In the all-important category of plasma volume, our heat-trained friends increased their volume by a whopping 6 ½ percent, while the control group showed no changes. This is particularly significant for us because when we run, our plasma volume—the volume of plasma in the blood vessels—goes down by as much as 20 percent. The more we sweat, the more the plasma drops because the body is working so hard to cool itself. As the plasma volume continues to plunge on a long, hot run, there is a corresponding rise in the concentration of red blood cells.
We all know how difficult it is to run hard and long in the heat. The reason it’s harder (than say on a dry 50-degree morning) is once we heat up, the blood flow to the working muscles gets messed up and when it does, the heart has to work a lot harder to pump blood around the body to cool off. Another words, it’s a lot of work and puts a strain on the body.
No surprise there. But the Oregon study shows that once we’ve adapted sufficiently to the heat (and believe me, if you’re training through the summer, you will quickly adapt), our plasma volume is significantly increased which means we have more blood to work with as the heart adapts to the increased work it takes to cool the body’s core temp. For sure, any type of training in any weather, will increase plasma volume, but heat training increases it even more—similar to training at altitude.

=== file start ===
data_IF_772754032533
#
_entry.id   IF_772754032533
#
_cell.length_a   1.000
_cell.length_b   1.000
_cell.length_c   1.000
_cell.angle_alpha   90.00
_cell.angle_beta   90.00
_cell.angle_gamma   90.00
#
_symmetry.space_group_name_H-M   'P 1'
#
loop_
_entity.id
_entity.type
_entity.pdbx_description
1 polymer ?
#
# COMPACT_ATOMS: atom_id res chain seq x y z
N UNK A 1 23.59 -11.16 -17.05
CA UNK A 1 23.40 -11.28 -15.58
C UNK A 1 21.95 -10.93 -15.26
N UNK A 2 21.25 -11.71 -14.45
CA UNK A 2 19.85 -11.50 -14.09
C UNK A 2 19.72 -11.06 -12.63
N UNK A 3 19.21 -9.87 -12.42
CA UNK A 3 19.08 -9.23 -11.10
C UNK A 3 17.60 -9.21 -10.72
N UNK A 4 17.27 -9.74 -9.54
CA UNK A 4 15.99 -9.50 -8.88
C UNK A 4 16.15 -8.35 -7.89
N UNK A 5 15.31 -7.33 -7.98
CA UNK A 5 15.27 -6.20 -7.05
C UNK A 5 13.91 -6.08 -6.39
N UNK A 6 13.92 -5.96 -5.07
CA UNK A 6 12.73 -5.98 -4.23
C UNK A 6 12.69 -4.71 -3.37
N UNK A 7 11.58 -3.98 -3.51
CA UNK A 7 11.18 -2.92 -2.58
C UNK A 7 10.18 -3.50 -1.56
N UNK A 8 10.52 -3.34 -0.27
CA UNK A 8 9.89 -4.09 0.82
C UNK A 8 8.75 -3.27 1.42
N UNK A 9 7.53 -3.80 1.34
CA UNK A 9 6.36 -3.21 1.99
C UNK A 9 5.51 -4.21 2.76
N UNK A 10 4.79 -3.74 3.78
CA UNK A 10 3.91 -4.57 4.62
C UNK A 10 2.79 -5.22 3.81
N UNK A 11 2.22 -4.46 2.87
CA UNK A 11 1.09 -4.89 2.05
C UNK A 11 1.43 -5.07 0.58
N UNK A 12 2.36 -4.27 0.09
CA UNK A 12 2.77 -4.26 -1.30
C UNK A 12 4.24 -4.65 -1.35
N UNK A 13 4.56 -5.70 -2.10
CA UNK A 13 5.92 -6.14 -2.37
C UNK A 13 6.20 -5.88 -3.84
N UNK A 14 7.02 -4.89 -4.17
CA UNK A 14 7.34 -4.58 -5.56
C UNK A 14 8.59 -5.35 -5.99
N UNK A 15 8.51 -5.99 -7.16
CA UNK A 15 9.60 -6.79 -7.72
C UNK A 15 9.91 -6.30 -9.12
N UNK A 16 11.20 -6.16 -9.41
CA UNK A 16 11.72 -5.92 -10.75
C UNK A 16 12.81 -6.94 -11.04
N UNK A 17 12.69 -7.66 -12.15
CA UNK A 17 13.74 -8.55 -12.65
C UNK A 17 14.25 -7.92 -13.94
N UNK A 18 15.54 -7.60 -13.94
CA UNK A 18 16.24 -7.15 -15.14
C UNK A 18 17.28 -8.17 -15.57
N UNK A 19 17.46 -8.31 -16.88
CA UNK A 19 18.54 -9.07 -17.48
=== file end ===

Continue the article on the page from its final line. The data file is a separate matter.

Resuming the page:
While the Oregon study dealt only with cyclists, it’s probable that the findings are equally applicable to marathoners and other aerobic athletes. Says Dr. Chris Minson, the senior author of the Oregon study, “We saw significant cardiovascular adaptations which might confer benefits to athletes, no matter what the temperature in which they’re training or racing. Even though we looked at cyclists in a very tightly controlled environment, my best guess is that the findings would apply equally to runners and other endurance athletes.”
The bottom line in all this is if you survive marathon training this summer it will have a positive aerobic impact when you finally make it to the starting line of your fall marathon—even if the temps are cool. This isn’t any guarantee that you’ll PR (darn it), but heat-trained marathoners are aerobically fitter than runners of the same ability who may have trained in cooler, dryer conditions.